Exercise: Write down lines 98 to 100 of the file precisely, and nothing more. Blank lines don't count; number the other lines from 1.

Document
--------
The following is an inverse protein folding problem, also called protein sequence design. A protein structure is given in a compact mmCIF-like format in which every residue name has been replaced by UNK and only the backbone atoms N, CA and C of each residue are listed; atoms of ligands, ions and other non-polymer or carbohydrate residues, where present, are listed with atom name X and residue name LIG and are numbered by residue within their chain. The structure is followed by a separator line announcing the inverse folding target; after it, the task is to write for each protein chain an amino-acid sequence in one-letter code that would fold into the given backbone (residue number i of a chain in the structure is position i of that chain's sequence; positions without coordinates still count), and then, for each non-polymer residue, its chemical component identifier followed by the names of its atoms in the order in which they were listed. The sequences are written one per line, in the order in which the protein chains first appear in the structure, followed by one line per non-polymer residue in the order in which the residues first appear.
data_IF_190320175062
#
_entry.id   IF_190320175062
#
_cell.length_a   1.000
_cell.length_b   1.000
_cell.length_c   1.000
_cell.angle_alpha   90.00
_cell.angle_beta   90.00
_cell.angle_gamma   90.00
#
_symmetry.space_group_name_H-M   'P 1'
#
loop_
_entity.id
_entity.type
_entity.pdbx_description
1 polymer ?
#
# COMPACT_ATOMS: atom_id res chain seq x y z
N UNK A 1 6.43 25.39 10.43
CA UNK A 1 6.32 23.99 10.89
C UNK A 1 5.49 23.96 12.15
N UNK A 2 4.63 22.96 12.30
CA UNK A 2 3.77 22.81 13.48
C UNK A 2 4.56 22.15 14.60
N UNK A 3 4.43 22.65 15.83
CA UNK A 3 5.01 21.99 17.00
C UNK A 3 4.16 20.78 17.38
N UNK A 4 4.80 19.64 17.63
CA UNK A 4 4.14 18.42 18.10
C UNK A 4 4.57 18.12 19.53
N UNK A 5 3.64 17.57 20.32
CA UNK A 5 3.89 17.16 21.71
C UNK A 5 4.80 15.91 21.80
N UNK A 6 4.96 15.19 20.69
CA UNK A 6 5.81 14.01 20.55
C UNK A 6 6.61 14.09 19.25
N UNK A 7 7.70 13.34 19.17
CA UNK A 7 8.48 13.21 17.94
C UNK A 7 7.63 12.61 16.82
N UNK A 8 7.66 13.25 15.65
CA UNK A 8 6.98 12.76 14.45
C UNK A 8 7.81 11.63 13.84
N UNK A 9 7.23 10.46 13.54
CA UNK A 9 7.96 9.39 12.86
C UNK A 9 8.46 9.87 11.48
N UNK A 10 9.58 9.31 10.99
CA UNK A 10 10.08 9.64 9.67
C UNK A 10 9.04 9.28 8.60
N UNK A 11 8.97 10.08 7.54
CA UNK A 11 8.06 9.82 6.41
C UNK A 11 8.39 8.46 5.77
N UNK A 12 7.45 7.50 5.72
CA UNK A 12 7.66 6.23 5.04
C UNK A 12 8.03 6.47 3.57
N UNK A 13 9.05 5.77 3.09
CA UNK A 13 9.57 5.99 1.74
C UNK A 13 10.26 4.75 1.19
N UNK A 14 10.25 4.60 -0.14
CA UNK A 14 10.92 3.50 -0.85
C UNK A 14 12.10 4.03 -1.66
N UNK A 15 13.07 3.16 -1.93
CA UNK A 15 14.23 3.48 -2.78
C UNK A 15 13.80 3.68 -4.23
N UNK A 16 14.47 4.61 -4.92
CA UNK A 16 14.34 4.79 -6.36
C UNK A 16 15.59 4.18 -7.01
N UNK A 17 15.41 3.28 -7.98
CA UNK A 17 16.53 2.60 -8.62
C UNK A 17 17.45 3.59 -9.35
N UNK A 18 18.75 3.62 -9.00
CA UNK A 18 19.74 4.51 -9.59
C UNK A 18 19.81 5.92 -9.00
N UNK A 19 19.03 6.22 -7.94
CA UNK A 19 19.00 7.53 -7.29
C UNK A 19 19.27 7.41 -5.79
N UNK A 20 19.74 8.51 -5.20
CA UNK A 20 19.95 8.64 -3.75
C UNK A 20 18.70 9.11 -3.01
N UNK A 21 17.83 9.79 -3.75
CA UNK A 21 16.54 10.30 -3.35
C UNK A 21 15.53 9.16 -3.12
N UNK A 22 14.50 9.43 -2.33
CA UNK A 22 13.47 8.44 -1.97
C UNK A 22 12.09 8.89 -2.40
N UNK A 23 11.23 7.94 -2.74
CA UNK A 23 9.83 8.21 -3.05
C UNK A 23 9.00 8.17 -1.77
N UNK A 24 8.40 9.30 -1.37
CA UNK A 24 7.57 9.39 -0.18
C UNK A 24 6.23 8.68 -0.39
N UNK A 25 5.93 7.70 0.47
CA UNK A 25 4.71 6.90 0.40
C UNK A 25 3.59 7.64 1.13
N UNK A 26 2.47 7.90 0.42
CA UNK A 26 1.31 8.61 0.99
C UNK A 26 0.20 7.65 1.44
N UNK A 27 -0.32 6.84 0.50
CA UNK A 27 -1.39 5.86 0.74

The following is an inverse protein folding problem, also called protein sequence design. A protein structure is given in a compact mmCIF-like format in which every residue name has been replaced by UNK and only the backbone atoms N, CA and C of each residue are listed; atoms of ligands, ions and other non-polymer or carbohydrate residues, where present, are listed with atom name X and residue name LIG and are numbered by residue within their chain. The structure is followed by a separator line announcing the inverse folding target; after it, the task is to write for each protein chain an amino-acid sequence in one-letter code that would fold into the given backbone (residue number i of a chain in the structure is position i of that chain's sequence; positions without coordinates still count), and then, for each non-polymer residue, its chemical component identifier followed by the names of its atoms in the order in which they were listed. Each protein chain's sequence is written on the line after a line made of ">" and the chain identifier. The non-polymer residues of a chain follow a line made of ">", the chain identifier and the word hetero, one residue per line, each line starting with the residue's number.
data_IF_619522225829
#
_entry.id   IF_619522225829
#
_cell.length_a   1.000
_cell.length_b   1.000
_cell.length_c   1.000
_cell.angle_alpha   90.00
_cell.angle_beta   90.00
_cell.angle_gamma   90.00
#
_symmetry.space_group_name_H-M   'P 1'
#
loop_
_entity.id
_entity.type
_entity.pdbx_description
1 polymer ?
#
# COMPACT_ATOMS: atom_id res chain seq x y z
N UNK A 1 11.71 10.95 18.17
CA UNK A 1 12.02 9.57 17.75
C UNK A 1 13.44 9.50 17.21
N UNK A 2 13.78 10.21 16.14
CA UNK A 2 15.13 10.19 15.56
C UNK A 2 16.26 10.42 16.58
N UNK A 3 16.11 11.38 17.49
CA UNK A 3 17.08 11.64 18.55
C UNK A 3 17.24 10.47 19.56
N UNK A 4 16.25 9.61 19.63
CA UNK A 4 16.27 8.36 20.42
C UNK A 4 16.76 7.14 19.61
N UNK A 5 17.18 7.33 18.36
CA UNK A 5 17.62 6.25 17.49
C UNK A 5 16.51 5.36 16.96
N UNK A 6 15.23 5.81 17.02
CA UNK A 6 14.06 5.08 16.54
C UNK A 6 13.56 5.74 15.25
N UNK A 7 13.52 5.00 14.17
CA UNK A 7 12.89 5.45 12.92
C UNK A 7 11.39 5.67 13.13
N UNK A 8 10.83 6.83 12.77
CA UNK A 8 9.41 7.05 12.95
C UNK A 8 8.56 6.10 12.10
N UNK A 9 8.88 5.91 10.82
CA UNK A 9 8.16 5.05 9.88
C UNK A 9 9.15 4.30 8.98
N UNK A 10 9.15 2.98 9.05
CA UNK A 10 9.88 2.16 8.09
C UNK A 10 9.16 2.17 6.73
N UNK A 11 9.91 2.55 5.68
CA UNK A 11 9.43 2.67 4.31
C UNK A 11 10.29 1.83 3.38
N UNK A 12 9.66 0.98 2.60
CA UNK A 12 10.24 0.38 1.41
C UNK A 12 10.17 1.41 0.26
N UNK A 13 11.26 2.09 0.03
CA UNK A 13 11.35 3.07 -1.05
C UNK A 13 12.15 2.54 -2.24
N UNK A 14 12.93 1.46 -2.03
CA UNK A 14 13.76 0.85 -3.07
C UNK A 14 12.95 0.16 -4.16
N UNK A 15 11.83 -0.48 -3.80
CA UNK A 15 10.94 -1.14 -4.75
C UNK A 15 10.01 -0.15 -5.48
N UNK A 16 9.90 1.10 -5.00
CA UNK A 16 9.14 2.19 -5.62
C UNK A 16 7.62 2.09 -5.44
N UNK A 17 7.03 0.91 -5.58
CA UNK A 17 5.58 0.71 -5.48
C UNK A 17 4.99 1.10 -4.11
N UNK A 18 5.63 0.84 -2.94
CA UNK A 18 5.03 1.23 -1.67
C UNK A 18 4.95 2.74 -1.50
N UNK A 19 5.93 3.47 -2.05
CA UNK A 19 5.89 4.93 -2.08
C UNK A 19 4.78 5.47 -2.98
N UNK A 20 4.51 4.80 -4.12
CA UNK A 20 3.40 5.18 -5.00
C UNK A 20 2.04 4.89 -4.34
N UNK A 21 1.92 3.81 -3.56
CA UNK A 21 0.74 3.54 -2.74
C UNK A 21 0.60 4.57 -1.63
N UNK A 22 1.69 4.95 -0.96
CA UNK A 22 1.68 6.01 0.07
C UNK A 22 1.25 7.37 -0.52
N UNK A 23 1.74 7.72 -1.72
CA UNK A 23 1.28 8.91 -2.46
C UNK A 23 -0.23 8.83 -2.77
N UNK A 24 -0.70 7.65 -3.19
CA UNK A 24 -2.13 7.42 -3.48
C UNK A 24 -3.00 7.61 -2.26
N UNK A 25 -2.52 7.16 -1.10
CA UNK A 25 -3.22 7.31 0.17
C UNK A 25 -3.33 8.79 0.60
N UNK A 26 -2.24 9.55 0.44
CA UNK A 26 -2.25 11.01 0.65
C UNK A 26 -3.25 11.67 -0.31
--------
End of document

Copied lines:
CA UNK A 26 1.31 8.61 0.99
C UNK A 26 0.20 7.65 1.44
N UNK A 27 -0.32 6.84 0.50